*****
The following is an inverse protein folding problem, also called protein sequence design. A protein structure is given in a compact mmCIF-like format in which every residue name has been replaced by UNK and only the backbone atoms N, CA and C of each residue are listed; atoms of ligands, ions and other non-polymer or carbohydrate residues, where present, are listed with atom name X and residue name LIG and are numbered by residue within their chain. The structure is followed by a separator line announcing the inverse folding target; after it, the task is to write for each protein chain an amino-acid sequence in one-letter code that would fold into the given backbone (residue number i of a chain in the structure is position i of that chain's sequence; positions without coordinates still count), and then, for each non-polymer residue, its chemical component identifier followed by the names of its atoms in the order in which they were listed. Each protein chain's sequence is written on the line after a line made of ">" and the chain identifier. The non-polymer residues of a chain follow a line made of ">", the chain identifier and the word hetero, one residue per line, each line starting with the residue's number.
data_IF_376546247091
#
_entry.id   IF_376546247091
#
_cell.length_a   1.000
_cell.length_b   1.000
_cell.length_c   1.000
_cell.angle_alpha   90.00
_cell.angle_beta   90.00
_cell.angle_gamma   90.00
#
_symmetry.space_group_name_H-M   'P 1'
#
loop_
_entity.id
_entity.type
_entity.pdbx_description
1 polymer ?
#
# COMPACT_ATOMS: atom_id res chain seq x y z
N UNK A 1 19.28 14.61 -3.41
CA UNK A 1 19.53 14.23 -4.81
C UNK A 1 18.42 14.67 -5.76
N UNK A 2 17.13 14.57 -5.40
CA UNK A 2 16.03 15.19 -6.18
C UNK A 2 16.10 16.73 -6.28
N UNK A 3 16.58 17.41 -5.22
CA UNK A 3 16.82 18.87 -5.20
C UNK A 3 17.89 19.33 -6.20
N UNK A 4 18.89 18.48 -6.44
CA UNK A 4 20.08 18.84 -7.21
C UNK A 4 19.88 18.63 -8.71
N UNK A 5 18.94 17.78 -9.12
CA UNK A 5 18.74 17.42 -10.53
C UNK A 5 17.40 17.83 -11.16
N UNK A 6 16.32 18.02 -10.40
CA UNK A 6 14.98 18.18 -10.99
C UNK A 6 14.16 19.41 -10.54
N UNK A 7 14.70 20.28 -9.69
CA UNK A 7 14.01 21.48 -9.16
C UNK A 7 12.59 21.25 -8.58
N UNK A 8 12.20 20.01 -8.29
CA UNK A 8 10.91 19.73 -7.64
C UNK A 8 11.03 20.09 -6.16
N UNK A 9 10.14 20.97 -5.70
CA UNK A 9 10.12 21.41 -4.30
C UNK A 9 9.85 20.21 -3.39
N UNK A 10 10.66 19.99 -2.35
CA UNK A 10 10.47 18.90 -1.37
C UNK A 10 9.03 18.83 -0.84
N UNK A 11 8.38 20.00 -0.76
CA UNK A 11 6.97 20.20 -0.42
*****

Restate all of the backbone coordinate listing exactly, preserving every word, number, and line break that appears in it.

The following is an inverse protein folding problem, also called protein sequence design. A protein structure is given in a compact mmCIF-like format in which every residue name has been replaced by UNK and only the backbone atoms N, CA and C of each residue are listed; atoms of ligands, ions and other non-polymer or carbohydrate residues, where present, are listed with atom name X and residue name LIG and are numbered by residue within their chain. The structure is followed by a separator line announcing the inverse folding target; after it, the task is to write for each protein chain an amino-acid sequence in one-letter code that would fold into the given backbone (residue number i of a chain in the structure is position i of that chain's sequence; positions without coordinates still count), and then, for each non-polymer residue, its chemical component identifier followed by the names of its atoms in the order in which they were listed. Each protein chain's sequence is written on the line after a line made of ">" and the chain identifier. The non-polymer residues of a chain follow a line made of ">", the chain identifier and the word hetero, one residue per line, each line starting with the residue's number.
data_IF_376546247091
#
_entry.id   IF_376546247091
#
_cell.length_a   1.000
_cell.length_b   1.000
_cell.length_c   1.000
_cell.angle_alpha   90.00
_cell.angle_beta   90.00
_cell.angle_gamma   90.00
#
_symmetry.space_group_name_H-M   'P 1'
#
loop_
_entity.id
_entity.type
_entity.pdbx_description
1 polymer ?
#
# COMPACT_ATOMS: atom_id res chain seq x y z
N UNK A 1 19.28 14.61 -3.41
CA UNK A 1 19.53 14.23 -4.81
C UNK A 1 18.42 14.67 -5.76
N UNK A 2 17.13 14.57 -5.40
CA UNK A 2 16.03 15.19 -6.18
C UNK A 2 16.10 16.73 -6.28
N UNK A 3 16.58 17.41 -5.22
CA UNK A 3 16.82 18.87 -5.20
C UNK A 3 17.89 19.33 -6.20
N UNK A 4 18.89 18.48 -6.44
CA UNK A 4 20.08 18.84 -7.21
C UNK A 4 19.88 18.63 -8.71
N UNK A 5 18.94 17.78 -9.12
CA UNK A 5 18.74 17.42 -10.53
C UNK A 5 17.40 17.83 -11.16
N UNK A 6 16.32 18.02 -10.40
CA UNK A 6 14.98 18.18 -10.99
C UNK A 6 14.16 19.41 -10.54
N UNK A 7 14.70 20.28 -9.69
CA UNK A 7 14.01 21.48 -9.16
C UNK A 7 12.59 21.25 -8.58
N UNK A 8 12.20 20.01 -8.29
CA UNK A 8 10.91 19.73 -7.64
C UNK A 8 11.03 20.09 -6.16
N UNK A 9 10.14 20.97 -5.70
CA UNK A 9 10.12 21.41 -4.30
C UNK A 9 9.85 20.21 -3.39
N UNK A 10 10.66 19.99 -2.35
CA UNK A 10 10.47 18.90 -1.37
C UNK A 10 9.03 18.83 -0.84
N UNK A 11 8.38 20.00 -0.76
CA UNK A 11 6.97 20.20 -0.42